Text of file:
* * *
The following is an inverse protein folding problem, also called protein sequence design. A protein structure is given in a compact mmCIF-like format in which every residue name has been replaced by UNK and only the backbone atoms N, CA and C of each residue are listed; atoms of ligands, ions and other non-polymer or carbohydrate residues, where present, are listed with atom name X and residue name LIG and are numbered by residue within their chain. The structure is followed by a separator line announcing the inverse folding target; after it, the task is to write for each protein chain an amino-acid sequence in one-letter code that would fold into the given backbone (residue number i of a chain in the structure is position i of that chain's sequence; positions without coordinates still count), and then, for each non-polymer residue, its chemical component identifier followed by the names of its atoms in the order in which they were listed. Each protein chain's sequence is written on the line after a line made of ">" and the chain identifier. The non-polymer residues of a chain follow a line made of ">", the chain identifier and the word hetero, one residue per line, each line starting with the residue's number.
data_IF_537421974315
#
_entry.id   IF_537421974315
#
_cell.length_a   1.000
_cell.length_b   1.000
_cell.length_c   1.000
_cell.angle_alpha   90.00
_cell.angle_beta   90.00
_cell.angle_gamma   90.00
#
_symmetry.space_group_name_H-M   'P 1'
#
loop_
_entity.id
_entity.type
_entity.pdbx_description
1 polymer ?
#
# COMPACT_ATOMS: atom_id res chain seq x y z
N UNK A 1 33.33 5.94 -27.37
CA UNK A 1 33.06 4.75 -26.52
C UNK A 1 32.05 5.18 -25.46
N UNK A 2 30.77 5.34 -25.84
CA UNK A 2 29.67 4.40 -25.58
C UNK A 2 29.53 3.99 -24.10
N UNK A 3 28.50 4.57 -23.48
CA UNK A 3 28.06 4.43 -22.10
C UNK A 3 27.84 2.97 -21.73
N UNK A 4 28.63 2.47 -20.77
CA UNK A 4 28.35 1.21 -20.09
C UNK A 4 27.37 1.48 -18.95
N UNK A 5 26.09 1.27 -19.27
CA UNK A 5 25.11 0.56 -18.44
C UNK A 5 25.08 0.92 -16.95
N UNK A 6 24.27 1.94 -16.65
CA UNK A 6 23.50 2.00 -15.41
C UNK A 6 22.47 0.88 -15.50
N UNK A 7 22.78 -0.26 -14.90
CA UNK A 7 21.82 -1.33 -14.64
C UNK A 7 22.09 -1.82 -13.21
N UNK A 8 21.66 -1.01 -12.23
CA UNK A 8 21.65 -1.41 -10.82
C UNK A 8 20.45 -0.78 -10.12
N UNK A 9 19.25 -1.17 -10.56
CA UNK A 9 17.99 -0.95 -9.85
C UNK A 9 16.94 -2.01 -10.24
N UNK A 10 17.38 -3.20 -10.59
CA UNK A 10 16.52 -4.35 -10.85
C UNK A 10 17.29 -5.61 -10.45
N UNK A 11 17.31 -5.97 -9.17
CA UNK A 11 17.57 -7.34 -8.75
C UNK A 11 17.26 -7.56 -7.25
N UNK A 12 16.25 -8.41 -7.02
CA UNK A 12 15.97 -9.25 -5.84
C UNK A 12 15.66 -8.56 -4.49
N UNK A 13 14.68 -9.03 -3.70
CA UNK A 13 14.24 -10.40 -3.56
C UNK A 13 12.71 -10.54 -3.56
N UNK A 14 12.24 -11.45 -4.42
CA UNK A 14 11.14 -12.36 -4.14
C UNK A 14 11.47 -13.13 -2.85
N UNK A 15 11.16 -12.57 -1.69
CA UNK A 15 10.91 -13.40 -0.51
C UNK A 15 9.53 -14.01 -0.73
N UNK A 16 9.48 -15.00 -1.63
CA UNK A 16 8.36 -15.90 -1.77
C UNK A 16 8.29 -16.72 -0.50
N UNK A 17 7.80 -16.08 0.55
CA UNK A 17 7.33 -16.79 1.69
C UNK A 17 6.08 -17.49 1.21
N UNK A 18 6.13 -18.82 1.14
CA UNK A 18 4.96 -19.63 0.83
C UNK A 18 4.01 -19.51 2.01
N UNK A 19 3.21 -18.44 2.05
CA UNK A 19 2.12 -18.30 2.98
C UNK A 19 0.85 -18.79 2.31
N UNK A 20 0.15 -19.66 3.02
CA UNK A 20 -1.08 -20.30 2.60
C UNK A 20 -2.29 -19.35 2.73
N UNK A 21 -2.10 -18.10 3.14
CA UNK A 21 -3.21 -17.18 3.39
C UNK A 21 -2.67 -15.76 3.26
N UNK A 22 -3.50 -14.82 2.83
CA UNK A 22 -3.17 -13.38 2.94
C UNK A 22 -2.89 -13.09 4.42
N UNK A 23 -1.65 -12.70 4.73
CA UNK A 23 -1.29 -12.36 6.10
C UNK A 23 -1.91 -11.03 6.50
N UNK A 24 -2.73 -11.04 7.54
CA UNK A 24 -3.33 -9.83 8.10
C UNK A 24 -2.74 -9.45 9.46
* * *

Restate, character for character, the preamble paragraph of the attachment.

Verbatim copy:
The following is an inverse protein folding problem, also called protein sequence design. A protein structure is given in a compact mmCIF-like format in which every residue name has been replaced by UNK and only the backbone atoms N, CA and C of each residue are listed; atoms of ligands, ions and other non-polymer or carbohydrate residues, where present, are listed with atom name X and residue name LIG and are numbered by residue within their chain. The structure is followed by a separator line announcing the inverse folding target; after it, the task is to write for each protein chain an amino-acid sequence in one-letter code that would fold into the given backbone (residue number i of a chain in the structure is position i of that chain's sequence; positions without coordinates still count), and then, for each non-polymer residue, its chemical component identifier followed by the names of its atoms in the order in which they were listed. Each protein chain's sequence is written on the line after a line made of ">" and the chain identifier. The non-polymer residues of a chain follow a line made of ">", the chain identifier and the word hetero, one residue per line, each line starting with the residue's number.